Of course, treat everyone at the trial, whether they are the judge, defense attorney, witnesses, or your own attorney, with the respect that they deserve.

How to Dress for Your Trial

Remember that this is a professional environment. You do not need to “dress up”, but you should look neat, clean, and be dressed somewhat conservatively. Do not wear anything that will distract from the proceedings, and avoid tight or revealing clothing. Let your attire and appearance reflect your respect for the court and legal proceedings.

Duration of the Trial

Plan to be available all day on the day of your trial. Your case may not last all day, but you should not have to shorten the trial because of scheduling issues. Plan to arrive at 8:30 am, and leave around 5:00 pm, with an approximate lunch break from noon until 1:30 pm or so. A judge can be set for several cases each day and may have cases will need to be heard either before or after yours. Therefore, be prepared to spend at least part of your day waiting.

Final Decision & Award

It is very rare that a judge will make a final decision on the day of the trial. Generally speaking, you should receive the decision in the mail anywhere from 30 days to six months after the trial. Even if a decision is made quickly, your attorney or the defendant could appeal the decision. If this occurs, it could result in even more delays – months or even years, in some cases.

In the majority of cases, you will have a decision within three to four months of your trial being completed and your case being taken under submission. At the conclusion of your trial, the judge will have generally (again, depending on the issues involved) been given information regarding and will make a decision on:

  • Whether you sustained an injury at work in the course and scope of your employment;
  • The period of time you were temporarily disabled;
  • The extent of any permanent disability described as a percentage that you may have due to your industrial injuries;
  • Apportionment;
  • When any permanent disability benefits you might be entitled to should have started; and
  • Whether you are in need of future medical care for your industrial injuries.

Of course, if it is decided that you were not injured at work, the five concerns following the first issue listed above would be irrelevant.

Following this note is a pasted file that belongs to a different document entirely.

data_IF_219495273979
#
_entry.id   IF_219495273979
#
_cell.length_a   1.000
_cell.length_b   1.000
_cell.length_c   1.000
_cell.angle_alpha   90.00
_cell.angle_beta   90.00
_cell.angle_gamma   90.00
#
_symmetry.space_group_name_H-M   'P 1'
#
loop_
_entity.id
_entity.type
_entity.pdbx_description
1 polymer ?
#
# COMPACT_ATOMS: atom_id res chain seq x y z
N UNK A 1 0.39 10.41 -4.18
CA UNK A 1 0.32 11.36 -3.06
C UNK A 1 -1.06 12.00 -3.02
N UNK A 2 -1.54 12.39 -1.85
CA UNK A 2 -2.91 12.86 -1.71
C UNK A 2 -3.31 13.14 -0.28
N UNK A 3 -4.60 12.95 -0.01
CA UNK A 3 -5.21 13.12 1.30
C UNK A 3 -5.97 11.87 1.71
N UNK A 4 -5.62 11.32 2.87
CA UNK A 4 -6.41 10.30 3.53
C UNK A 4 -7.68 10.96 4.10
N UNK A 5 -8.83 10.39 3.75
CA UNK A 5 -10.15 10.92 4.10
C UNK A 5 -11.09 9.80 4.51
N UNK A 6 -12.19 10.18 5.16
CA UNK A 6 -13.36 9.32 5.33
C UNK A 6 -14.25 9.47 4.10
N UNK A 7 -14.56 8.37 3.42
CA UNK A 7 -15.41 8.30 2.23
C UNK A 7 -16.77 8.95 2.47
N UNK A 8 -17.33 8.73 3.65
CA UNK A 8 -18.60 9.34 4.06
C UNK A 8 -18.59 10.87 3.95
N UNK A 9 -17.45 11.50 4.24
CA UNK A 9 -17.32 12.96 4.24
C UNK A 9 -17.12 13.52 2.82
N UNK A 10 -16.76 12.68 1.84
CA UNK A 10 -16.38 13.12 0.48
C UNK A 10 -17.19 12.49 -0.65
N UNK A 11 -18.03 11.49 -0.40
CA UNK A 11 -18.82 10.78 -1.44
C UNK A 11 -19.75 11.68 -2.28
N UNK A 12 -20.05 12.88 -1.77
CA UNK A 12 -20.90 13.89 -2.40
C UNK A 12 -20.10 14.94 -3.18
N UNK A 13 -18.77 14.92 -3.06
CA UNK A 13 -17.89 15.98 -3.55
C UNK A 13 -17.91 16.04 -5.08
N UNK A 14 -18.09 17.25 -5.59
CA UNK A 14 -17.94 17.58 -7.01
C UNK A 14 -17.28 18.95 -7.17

If a Findings and Award is issued in your favor (and assuming that there are no appeals filed by either party), it is unlikely that you will receive a lump sum of money as part any Award, unless it is found that you are owed retro temporary or permanent disability benefits above those previously paid by Defendants.

This is yet another way that workers’ compensation trials and decisions differ from other those in other forums. A judge in the award will normally award temporary disability payments for a specified period of time. If that time period has passed and any part of those benefits remain unpaid, then you would receive a lump sum payment for the accrued and unpaid temporary disability benefit owed.

In the event you are awarded permanent disability benefits, they will normally be paid at the appropriate rate found and take into consideration your level of permanent disability and rates in effect for your date of injury.

Any permanent partial disability benefits awarded, could be paid at a rate anywhere from a minimum of $130.00 per week to $290.00 per week, again depending on the date of injury and factors involved. With regard to any permanent partial disability benefits awarded, they will be paid for a specific number of weeks based on the level of permanent disability and at the weekly rate under the schedule that the judge decides based on the evidence.

Again, if any periods of retro benefits have accrued and remain unpaid at the time of the Award, a lump sum payment will be given. If the time period has begun but not completely passed yet, then you will receive a smaller lump sum and will receive continued payments for as long as the judge has awarded them.

Let Us Clear Up Your Confusion

As you can see, what happens at a California workers’ compensation trial can seem simple, but is often times quite complicated. Attorney Todd Tatro focuses his entire practice solely on the handling of workers’ compensation cases and the applicable laws. He has both the skill and experience necessary to try and obtain the best outcome for you and your case. Contact Mr. Tatro’s office today at (559) 431-0123 or online here for an appointment to discuss your case.